Archive for the ‘Sonny & Cher’ Category

Sonny & Cher

Thursday, August 2nd, 2012

Listen: Baby Don’t Go / Sonny & Cher

There aren’t many things as lasting as Sonny & Cher. I stumble on their records via radio or in any public place less and less and less. With the exception of ‘I Got You Babe’, and Sirius XM, their older singles are played literally never.

Wasn’t always the case. ‘I Got You Babe’ hit so big and wide that for a year or more, they were everywhere. Appearances on all the TV shows plus each had solo hits right next to their rapid output as a duo. At the peak, past labels were reissuing worthy songs that had flopped only nine to twelve months prior. Such was the case with ‘Baby Don’t Go’.

Damn if I don’t remember this one like yesterday. It was late winter/early spring and I think for a period, this was played more than the current Atco stuff. The two distinctive pieces that make ‘Baby Don’t Go’ so memorable to me are the rather unlikely but perfect harmonica and mandolin combination plus Sonny & Cher’s signature harmonizing, whereby Cher always sang the low parts against Sonny doing the highs.

And there you had it, timeless magic.

Jessie Hill

Tuesday, August 30th, 2011

Listen: Ooh Poo Pah Doo (Part 1) / Jessie Hill

As legend has it, by his teens, drummer Jesse Hill formed his first group, The House Rockers in ’51′ followed by periods drumming with both Professor Longhair and Huey Piano Smith. Well oiled, he formed a new version of The House Rockers in ’58, this time with a focus on singing.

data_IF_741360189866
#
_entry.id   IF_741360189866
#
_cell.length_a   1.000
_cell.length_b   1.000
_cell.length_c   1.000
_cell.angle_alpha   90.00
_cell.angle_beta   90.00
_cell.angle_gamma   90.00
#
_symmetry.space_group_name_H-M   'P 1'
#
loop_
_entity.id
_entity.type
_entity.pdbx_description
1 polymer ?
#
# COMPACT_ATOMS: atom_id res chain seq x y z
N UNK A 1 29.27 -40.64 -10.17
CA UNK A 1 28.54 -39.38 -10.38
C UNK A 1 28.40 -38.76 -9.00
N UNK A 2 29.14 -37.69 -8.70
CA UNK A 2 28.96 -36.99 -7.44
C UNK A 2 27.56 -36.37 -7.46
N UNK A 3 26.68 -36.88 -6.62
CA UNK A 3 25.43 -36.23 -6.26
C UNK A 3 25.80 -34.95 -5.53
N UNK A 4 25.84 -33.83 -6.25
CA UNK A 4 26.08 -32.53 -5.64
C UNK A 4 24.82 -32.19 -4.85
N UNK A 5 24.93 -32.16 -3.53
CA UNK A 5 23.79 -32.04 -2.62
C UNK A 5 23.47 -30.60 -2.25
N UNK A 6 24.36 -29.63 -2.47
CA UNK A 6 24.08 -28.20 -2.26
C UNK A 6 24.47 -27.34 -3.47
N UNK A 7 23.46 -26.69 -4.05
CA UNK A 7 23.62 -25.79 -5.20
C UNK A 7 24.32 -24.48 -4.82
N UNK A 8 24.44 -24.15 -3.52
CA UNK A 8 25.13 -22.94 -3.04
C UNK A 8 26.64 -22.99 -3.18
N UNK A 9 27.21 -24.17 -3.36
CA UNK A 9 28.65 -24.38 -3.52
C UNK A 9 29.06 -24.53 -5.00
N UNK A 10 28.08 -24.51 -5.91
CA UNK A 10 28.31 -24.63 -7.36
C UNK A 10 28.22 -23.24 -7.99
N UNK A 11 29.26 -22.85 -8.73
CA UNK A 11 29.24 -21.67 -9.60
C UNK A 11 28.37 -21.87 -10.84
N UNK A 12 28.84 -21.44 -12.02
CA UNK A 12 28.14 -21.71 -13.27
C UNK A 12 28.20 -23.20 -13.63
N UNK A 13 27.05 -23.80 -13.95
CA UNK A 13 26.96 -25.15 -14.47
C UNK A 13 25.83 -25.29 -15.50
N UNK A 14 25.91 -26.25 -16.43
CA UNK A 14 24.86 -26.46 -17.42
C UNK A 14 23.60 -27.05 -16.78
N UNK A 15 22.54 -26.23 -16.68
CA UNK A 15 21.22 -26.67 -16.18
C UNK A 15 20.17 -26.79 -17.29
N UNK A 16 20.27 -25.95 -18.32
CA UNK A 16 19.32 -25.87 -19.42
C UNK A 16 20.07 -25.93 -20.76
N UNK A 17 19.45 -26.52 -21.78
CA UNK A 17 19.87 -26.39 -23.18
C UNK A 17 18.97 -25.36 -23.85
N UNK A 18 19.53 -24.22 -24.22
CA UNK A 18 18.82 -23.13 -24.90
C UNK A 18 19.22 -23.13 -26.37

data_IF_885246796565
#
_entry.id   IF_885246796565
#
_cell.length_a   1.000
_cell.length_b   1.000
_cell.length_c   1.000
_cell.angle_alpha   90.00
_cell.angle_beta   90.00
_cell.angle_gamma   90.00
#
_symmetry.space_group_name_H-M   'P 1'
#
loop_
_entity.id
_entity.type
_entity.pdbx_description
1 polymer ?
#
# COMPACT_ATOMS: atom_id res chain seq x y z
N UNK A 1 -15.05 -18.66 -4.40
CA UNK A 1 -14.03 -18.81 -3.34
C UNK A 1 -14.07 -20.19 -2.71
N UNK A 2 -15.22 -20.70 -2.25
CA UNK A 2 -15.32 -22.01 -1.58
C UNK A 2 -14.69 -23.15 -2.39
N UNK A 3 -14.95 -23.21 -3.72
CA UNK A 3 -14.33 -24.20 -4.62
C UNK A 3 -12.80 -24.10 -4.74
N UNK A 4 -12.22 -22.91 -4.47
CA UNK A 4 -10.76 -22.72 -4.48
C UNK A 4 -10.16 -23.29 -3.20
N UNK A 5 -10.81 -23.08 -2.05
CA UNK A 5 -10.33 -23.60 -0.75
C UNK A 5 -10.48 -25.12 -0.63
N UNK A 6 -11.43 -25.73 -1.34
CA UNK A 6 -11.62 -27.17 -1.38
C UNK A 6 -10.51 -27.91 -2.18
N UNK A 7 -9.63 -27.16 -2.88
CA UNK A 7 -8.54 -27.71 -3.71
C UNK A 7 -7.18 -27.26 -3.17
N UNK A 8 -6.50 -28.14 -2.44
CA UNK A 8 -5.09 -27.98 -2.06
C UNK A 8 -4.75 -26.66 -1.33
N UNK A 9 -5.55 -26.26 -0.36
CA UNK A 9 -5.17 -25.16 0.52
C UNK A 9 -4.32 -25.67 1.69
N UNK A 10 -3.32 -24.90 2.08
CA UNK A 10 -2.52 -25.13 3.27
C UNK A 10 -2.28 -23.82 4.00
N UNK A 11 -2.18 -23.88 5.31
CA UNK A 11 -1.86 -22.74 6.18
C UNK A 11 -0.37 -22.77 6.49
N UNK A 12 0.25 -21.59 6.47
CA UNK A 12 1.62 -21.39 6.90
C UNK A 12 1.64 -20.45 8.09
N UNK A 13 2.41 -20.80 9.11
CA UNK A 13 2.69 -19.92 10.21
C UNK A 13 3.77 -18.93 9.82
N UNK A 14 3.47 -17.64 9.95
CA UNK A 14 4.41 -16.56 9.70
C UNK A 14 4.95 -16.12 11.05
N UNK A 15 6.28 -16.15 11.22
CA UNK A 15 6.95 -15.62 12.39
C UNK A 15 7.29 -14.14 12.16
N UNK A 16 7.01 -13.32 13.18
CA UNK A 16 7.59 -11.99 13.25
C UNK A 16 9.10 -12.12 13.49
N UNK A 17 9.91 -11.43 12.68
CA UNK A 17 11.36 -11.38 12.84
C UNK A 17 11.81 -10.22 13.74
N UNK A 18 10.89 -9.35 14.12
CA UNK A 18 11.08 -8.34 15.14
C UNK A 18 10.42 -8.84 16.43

The origins of ‘Ooh Poo Pah Doo’ reportedly lie with local pianist known only as Big Four from who Jesse Hill reportedly modeled his lyrics and melody, later fleshing the song out with an intro from Dave Bartholomew. Honed to a sharp edge on stage, he demo’d then shopped it to some local record labels. Ultimately recording the song at Cosimo Matassa’s studio with Allen Toussaint producing. Released by Minit in early ’60, the single became an instant favourite at Mardi Gras, eventually going on to sell 800,000 copies and cracking both the BILLBOARD R&B Top 5 and the pop Hot 100 (#28).

Eventually moving to Los Angeles, Jesse Hill found plenty of work both writing for and playing with fellow New Orleans musicians including Harold Battiste and Mac Rebennack as they passed through town to record. During the period, he placed songs with loads of local RnB labels, even Sonny & Cher, and as well, Ike & Tina Turner, who took ‘Ooh Poo Pah Doo’ to #60 in ’71.

Prince & Princess Buster

Tuesday, November 2nd, 2010

PrincessBuster, Prince & Princess Buster, RCA, Prince Buster

Listen: Ten Commandments From Woman To Man / Prince & Princess Buster

The Sonny & Cher of Ska, or is it the other way around. Novelty call and response records were in grand abundance back in 60′s Jamaica. And the mere thought of a street tough wise ass boyfriend cowering when his lady, the true boss in the house, starts whomping on him was too great to resist, on record and most definitely in real life.

Peaches & Herb

Thursday, September 9th, 2010